There are seven days and seven accidents (which are distinguishabla from one another), so the number of possible outcomes is $7^7$. However, only seven of them fulfil our criteria: all accidents on Monday, all on Tuesday, ..., all on Saturday. So the answer is $1/7^6$.


1

For a fixed $t$, taking logarithm gives $\log \phi_{Y_n}(t) = \sum_{k=1}^n \log \cos(kt \sqrt{\dfrac{3}{n^3}})$ Using $$1-\cos(x) = \dfrac{x^2}{2} - O(x^4), x\to 0$$ $$\log(1-x) = -x + O(x^2), x\to 0$$ we have $$1- \cos(kt \sqrt{\dfrac{3}{n^3}}) = \dfrac{3k^2t^2}{2n^3} + O(\dfrac{9k^4t^4}{n^6}) = \dfrac{3k^2t^2}{2n^3} + O(\dfrac{k^4}{n^6})$$ and ...


0

Note: The following is a two-step approach. I will start with a simpler problem in order to be well prepared for the more challenging problem stated by OP. We also take a look at small examples as simple plausability check. We will see that the resulting generating function is the one stated by @RusMay. The following is based upon section I.4.1 and ...


0

I doubt $Z$ has a simple distribution. But it might be possible to describe its moments. For example if you have a random variable $X_i$ with a Poisson distribution with mean $\lambda_i$ then its variance is also $\lambda_i$ and its second moment is $\lambda_i+\lambda_i^2$. So if you have a random variable $Y_i$ which is $X_i$ with probability $p$ and $0$ ...


0

The simple solution would be to sit and wait until 5 loses come. This will take statistically 32 turns. Then use this betting system (Assuming you lose) £5 £12 £30 £60 £70. At this point you have a 1/1024 chance of losing. £150 £200 £300 £500 £700. At this point you have a seriously low chance of this happening and when it does you'd be extremely likely to ...


0

This seems to be an old question, but I find it interesting hence a treatment: We want to show that $\displaystyle X_n=\frac{\sum x_i}{s_n} \sim N(0,1)$ for an appropriate choice of $\displaystyle s_n \rightarrow \infty $. To do so recall the Lindeberg's condition that $\displaystyle lim_{n \rightarrow \infty} \sum \int_{|z|\geq s_n ...


0

Because the bus interval arrival time is 30-minute or 15-minute with equal probability, the probability your arrival falls into a 30-minute interval is $\frac{30}{30+15}=\frac{2}{3}$ the probability your arrival falls into a 15-minute interval is $\frac{15}{30+15}=\frac{1}{3}$ if your arrival falls into a 30-minute interval, the expected waiting time is ...


1

Define the event $\mathcal{H}$ according to my hint above (where $\mathcal{H}$ stands for "hint"): $$ \mathcal{H} = \{\omega'\in\Omega: G(X(\omega') ) \leq G(c)\}\cap \{\omega'\in\Omega : X(\omega')< c\} $$ We want to show that $Pr[\mathcal{H}]=0$. Your reply to my hint shows you already got most of the way: I think you agree that: $$ \mathcal{H} ...


3

Your question is unclear. If I were to answer the question you posed in your title, then the transformation $$Y = g(X) = e^X$$ is monotone, hence $$F_Y(y) = \Pr[Y \le y] = \Pr[e^X \le y] = \Pr[X \le \log y] = F_X(\log y).$$ We also have $$f_Y(y) = f_X(g^{-1}(y)) \left| \frac{dg^{-1}}{dy} \right| = f_X(\log y)/y.$$ If $X$ is exponentially ...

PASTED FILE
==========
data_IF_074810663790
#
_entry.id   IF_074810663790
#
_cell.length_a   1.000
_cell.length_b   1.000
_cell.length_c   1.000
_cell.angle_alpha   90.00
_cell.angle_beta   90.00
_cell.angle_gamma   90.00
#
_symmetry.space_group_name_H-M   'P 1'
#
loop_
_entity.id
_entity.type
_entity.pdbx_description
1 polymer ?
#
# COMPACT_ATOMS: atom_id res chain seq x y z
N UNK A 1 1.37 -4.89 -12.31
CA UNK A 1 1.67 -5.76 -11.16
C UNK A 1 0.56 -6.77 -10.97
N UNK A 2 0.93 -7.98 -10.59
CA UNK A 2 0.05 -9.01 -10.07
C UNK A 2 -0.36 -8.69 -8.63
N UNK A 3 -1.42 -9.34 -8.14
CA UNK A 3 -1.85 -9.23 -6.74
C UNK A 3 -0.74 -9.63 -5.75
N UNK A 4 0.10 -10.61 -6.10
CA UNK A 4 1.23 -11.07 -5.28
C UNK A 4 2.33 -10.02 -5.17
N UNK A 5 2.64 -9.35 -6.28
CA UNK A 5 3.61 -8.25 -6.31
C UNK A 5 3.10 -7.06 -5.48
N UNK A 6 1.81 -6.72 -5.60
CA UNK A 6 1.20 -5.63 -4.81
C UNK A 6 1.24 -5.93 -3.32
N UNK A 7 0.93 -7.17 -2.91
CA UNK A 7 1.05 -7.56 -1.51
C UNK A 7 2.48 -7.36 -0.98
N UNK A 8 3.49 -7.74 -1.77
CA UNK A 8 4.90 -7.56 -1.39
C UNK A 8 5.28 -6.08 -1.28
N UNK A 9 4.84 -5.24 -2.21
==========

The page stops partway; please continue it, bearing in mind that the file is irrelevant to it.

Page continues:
1

$F_Y(y)=\mathbb P(Y\le y)=\mathbb P(e^X\le y)=\mathbb P(X\le\ln y)=F_X(\ln y).$ Edit: Please consider the comment, if $Y=X^2$ then $F_Y(y)=\mathbb P(Y \le y)=\mathbb P(X^2\le y)=\mathbb P(\pm X\leq \sqrt y),$ here you would have to be more careful, possibly.


2

Suppose that $A,B$ are independent, $A\sim \mathcal{N}(\xi,\sigma^2)$, and $B\sim \mathcal{N}(\eta,\tau^2)$. Then $$ tA\sim \mathcal{N}(t\xi,(t\sigma)^2),\qquad A+B\sim \mathcal{N}(\xi+\eta,\sigma^2+\tau^2). $$ Consequently, it follows that $$ \sum_{i=1}^{n}\frac{X_i}{i}\sim ...


1

You have to go through each case: $ \begin{cases} 1 & a+b<C \\ \frac{C^2}{2 a b} & (a\geq b\lor a\geq C)\land (a<b\lor b\geq C)\land C>0 \\ \frac{C-b}{a} & a+b=C \\ -\frac{a-2 C}{2 b} & a<b\land a<C\land b\geq C \\ -\frac{b-2 C}{2 a} & a>b\land b<C\land a\geq C \\ -\frac{a^2-2 a C+(b-C)^2}{2 a b} & ...


0

Right, so far. The total number of outcomes, our total probability space, is $(6\times 2)^5$, because each of 5 people can independently have $6\times 2$ results; so we multiply that five times (ie: take it to the 5th power). $$|U|=(6\times 2)^5 = 12^5$$ Now if we want the first favoured space of nobody rolls a six, the we reduce the outcomes each person ...


1

We know that $$\begin{align}\text{Cov}(X,Y)&=E[(X-E[X])(Y-E[Y])]\\&=E[XY]-E[X]E[Y]\end{align}$$ while $$\begin{align} \widetilde{Cov}(X,Y)&=\widetilde{E}[XY]-\widetilde{E}[X]\widetilde{E}[Y]\\ &=E[MXY]-E[MX]E[MY] \end{align}$$ Assume $\Omega=A_1\cup A_2\cup A_3\cup A_4$, with $A_1,A_2,A_3,A_4$ disjoint and with the same probability ...


0

** How many outcomes are in the event where nobody rolls a six? If they can't roll a six, there are 5 other numbers to roll, and either coin-flip is still allowed. So each person has $2\times 5=10$ possible outcomes. Since there are 5 people, there are $10^5$ possible outcomes. ** How many outcomes are in the event where at least one person rolls a six? ...


0

Suppose a bag exactly 5 marbles that are either red or green, and the probability of the bag containing 0, 1, 2,...,5 red marbles is uniform (e.g., each has probability 1/6). One person draws a marble from the bag, and it is green. If this green marble is not put back into the bag, what is the probability that the next marble will be red? You have, for ...